No, frankly, I didn't put 2 and 2 together on the piece of info you're
looking for; the XML aspect of your subject confuses focus.

When I've had to cross-correlate between search and main API in the
past, such as pulling search feeds for display elsewhere, and needing
additional user info on the person sending the tweet in said feed, I
pull the search feed ATOM and work against my main XML results
in-memory. That scenario has simply never been a problem for me. A
minor amount of additional work and resources required, but the
server-side business-centric apps I work with have a lot of state to
begin with.

I wouldn't mind seeing full XML info available in the search API, but
it doesn't seem like much of a stretch to separately retrieve and
cache that sort of info either.

∞ Andy Badera
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On Sun, Sep 6, 2009 at 2:40 AM, Hoss<> wrote:
> On Sep 4, 4:43 pm, Andrew Badera <> wrote:
>> ATOM _is_ XML ... not sure what the problem is?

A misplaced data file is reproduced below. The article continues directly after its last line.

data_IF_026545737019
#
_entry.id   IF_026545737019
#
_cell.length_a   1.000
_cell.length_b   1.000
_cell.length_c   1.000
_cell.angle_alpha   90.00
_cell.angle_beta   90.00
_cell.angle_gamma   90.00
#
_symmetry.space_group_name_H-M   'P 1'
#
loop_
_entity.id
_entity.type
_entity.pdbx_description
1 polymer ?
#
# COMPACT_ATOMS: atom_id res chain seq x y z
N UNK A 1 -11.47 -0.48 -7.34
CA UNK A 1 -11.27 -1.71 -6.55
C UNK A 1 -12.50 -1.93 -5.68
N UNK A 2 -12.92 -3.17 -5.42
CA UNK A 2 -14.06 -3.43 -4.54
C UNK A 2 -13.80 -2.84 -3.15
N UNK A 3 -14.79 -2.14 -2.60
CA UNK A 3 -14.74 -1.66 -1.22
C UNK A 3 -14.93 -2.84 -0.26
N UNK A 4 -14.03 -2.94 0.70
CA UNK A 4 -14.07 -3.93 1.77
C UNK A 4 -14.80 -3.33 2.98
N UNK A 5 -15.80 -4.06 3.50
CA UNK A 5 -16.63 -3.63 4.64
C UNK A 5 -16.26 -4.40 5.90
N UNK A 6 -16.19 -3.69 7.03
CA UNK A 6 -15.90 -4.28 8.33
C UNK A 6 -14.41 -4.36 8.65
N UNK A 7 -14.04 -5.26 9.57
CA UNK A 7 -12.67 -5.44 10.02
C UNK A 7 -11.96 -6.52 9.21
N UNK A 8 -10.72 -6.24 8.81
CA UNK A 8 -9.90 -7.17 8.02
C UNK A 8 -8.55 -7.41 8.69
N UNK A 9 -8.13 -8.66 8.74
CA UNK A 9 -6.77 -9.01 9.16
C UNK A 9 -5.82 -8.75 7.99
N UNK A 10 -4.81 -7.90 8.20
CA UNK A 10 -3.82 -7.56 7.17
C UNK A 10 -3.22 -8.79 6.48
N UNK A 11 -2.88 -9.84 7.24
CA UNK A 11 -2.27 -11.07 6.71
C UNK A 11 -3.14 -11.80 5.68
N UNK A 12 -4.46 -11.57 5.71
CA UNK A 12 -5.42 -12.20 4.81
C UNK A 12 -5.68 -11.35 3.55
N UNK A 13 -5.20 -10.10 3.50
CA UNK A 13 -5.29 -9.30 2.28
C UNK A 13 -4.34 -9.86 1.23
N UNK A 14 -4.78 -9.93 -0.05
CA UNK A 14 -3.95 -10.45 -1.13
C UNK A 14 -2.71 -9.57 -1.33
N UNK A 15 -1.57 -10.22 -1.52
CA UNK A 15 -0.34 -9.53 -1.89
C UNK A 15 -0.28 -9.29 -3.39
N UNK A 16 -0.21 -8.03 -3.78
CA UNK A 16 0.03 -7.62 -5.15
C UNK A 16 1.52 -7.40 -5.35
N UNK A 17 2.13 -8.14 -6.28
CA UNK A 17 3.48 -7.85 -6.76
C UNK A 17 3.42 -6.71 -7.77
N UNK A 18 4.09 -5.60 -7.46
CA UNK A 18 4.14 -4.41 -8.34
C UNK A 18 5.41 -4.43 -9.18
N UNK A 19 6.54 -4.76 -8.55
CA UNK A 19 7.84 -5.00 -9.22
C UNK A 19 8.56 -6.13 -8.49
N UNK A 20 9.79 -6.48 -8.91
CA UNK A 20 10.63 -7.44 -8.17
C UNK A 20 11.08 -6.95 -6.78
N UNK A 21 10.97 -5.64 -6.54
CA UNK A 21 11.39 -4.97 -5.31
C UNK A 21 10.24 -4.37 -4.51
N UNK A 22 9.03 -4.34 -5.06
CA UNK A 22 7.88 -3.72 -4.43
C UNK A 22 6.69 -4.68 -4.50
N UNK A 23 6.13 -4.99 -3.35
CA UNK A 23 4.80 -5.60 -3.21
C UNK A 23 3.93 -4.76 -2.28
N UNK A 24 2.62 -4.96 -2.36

> Uh, yes ... at a basic level that's true -- but the fact that you
> would point that out suggests that you aren't remotely familiar with
> the various response formats twitter API calls.  Let me explain what
> little i do know...
> Twitter supports 4 output formats (that i know of): json, atom, rss,
> and a twitter specific xml schema.  In the documentation for every api
> method, there is a "Formats" section that lists which formats are
> supported for that API call and they are refered to as "json", "atom",
> "rss", and "xml" ... you pick the format you want by specifying the
> format as the extension on your rest call.  Here is an example of an
> API that supports all three formats...
> ...all of these URLs return the same objects, but in different formats
> -- and as you can see, when you specify the "xml"  formats you get a
> *lot* more details about each of the status objects then when using
> the "atom" or "rss" formats.
> My question was regarding the fact that since the search api doesn't
> support "xml" (as you can see in the "Formats" section of the docs:
> I
> don't see any way to get the in_reply_to information, without fetching
> each individual status message returned.
> (And yes: the search api does support the json format, and the json
> format *usually* includes the in_reply_to info, but not when using the
> search API)
> Now does my question make more sense to you?

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